I particularly wanted to get more info from one of them; he is my mother’s generation and might have some photographs and personal memories to share. So, do I get in touch and not tell him that he’s picked up the wrong ancestor in trying to find a father for his illegitimate grandfather?

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The decline of industry or a positive step?

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The news today announced the closure of the Tower Colliery, the last deep mine in  Wales.  It had been closed in 1994, but the miners used their redundancy money to buy the pit, convinced there was sufficient coal to make it worthwhile. In the first year of workers’ ownership turnover was £30m. Now, 13 years later it truly is worked out.

Part of me is sad to see the continued decline of major industry in the UK; there are now only 7 deep mines left in England. Another part of me is glad that few men continue to work in such a dangerous industry and that boys will not grow up with a future limited to following their fathers down the pit. 

I could be melodramatic and say that “coal is in my blood” , actually it’s under my skin. I have a couple of blue scars on my knees from falling over as a child on paths made from the spoil from the local pit. The village, like many in County Durham, only existed because of the mine, but the mine closed before I was two years old and we played on spoil heaps gradually being overgrown by nature.

Five generations of my family worked in the coalfields of Northern England; my brother, my father and his two brothers, my grandfather, my great grandfather and his brothers and my great great grandfather. My great grandmother considered herself well off with a husband and four sons bringing in  miners’ wages as the 19th century turned into the 20th.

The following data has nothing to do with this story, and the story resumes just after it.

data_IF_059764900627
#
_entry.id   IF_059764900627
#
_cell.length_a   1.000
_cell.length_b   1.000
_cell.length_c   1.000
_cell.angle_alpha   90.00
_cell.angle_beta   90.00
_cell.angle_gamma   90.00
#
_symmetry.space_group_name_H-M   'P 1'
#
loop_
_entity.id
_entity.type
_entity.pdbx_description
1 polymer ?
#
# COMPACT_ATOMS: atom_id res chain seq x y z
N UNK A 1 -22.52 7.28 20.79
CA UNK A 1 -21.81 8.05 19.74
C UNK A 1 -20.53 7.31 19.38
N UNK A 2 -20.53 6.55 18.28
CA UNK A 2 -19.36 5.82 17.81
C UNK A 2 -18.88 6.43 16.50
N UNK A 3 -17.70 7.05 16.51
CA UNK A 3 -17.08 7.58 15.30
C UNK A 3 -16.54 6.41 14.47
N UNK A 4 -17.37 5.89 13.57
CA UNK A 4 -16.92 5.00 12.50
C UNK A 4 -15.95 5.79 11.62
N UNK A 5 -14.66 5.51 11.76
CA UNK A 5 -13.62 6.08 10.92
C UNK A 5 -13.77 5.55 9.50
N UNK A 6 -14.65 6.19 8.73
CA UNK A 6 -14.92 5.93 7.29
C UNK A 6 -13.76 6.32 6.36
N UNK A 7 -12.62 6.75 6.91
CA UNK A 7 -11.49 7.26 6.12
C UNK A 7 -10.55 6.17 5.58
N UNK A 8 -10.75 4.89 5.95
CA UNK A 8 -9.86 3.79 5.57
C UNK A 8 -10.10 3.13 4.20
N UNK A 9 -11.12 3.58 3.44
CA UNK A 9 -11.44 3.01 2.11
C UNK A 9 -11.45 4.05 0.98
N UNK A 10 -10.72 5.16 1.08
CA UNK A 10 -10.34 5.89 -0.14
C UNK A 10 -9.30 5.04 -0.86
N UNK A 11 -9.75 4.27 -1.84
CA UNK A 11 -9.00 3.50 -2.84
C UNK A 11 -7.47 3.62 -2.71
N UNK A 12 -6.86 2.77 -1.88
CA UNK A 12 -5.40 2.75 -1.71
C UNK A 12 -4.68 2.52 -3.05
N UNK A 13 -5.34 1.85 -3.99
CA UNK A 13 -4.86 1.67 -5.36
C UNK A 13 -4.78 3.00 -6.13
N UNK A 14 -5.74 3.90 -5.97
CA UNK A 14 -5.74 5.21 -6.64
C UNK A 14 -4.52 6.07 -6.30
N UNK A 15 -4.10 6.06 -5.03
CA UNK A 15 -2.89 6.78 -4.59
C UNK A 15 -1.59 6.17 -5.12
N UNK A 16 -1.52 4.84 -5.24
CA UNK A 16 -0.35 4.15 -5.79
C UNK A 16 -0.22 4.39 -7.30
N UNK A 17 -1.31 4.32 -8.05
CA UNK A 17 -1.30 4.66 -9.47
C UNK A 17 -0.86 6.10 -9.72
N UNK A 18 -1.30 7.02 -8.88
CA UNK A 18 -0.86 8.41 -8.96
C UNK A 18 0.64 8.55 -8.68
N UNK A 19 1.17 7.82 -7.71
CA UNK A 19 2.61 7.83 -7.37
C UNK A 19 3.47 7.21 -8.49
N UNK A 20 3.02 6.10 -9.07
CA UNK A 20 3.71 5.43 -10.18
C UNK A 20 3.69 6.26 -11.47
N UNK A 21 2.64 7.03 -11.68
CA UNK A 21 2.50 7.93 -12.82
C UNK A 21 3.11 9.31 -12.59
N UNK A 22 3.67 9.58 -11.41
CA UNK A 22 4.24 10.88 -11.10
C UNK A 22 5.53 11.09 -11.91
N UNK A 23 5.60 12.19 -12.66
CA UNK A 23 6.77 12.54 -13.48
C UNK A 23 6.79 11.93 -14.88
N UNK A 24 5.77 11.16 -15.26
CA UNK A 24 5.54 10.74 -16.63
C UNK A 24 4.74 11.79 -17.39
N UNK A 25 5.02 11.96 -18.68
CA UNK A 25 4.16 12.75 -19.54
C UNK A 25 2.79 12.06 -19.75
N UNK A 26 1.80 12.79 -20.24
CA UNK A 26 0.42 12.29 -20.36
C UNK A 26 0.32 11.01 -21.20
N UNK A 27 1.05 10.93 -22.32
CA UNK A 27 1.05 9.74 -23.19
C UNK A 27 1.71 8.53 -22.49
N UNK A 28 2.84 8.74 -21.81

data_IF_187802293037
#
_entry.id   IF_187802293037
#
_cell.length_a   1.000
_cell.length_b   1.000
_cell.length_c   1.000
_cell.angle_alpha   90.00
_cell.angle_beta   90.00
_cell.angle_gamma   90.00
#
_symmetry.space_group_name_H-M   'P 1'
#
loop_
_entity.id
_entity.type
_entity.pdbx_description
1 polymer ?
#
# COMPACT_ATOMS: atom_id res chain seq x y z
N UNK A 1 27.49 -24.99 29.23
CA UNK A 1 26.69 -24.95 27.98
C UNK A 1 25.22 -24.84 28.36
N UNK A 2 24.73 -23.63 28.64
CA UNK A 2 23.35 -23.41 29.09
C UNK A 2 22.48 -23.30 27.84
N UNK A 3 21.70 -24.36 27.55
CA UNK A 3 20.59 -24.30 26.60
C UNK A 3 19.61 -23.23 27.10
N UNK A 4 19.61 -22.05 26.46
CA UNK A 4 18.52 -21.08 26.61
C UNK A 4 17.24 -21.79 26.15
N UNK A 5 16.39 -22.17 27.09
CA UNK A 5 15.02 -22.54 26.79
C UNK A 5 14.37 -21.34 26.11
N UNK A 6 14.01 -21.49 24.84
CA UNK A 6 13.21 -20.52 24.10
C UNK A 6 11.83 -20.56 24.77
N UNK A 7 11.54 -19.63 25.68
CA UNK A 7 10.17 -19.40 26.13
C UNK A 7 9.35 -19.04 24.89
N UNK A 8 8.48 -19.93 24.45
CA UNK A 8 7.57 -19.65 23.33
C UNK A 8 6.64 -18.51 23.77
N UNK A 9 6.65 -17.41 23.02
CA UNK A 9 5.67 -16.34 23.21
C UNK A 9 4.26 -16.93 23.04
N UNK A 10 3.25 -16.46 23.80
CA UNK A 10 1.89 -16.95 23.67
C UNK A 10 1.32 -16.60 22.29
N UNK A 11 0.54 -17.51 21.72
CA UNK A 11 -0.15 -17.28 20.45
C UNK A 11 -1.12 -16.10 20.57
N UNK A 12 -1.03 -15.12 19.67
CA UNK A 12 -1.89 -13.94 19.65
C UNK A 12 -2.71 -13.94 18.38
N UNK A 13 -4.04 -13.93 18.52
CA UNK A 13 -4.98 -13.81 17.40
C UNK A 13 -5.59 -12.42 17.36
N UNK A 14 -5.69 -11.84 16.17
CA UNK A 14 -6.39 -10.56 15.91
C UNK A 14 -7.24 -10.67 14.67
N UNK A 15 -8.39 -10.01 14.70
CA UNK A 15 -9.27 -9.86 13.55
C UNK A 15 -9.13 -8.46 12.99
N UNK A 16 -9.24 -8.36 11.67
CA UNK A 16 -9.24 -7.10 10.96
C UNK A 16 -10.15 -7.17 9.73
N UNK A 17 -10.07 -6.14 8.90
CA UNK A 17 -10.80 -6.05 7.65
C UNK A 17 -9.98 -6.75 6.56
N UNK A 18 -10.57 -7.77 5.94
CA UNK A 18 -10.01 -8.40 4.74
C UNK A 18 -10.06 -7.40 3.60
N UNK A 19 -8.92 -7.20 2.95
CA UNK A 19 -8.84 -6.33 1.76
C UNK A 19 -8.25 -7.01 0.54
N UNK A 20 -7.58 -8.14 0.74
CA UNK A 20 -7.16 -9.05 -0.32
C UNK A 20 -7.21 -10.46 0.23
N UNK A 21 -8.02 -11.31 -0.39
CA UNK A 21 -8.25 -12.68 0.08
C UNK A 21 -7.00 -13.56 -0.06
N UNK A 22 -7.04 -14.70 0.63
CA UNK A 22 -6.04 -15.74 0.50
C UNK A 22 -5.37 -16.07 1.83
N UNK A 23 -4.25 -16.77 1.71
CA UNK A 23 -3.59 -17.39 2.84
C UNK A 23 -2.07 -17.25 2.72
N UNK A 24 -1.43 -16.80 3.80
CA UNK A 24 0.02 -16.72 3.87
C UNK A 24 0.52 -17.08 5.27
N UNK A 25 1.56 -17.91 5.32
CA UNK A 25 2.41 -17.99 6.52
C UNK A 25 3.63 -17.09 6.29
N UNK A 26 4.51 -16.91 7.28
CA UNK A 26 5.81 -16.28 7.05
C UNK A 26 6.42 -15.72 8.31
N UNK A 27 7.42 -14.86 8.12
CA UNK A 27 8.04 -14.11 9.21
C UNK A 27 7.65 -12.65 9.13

It was and remains a dangerous job, despite the mechanisation. I was shocked to hear that a friend’s Dad had lost a leg in a roof-fall in a mine in the North-east of England as late as 1983. My family seem to have got off lightly from mining; no serious injuries, no deaths down the pit, although lung disease from the dust  probably shortened a few lives. Nevertheless my Dad always said he never wanted his son to go down the pit, having got out himself after 15 years or so. My brother ended up as an electrician underground, was made redundant after the disastrous miners’ strike of 1984-85, and now has a “clean” job in the motor industry.

Although some of the miners from the Tower Colliery are going on to jobs in local drift and opencast mines the future of their children is dependent  on the development of the old mine land. Let’s hope that it provides proper jobs not Mac-jobs.

Update: Thanks to 

[info]miketroll   

for reminding me of George Orwell’s essay on mining. I only knew the piece from “The Road to Wigan Pier” but it was published prior to 1937 as an essay, “Down the Mine”, which can be found here on an excellent website dedicated to Orwell.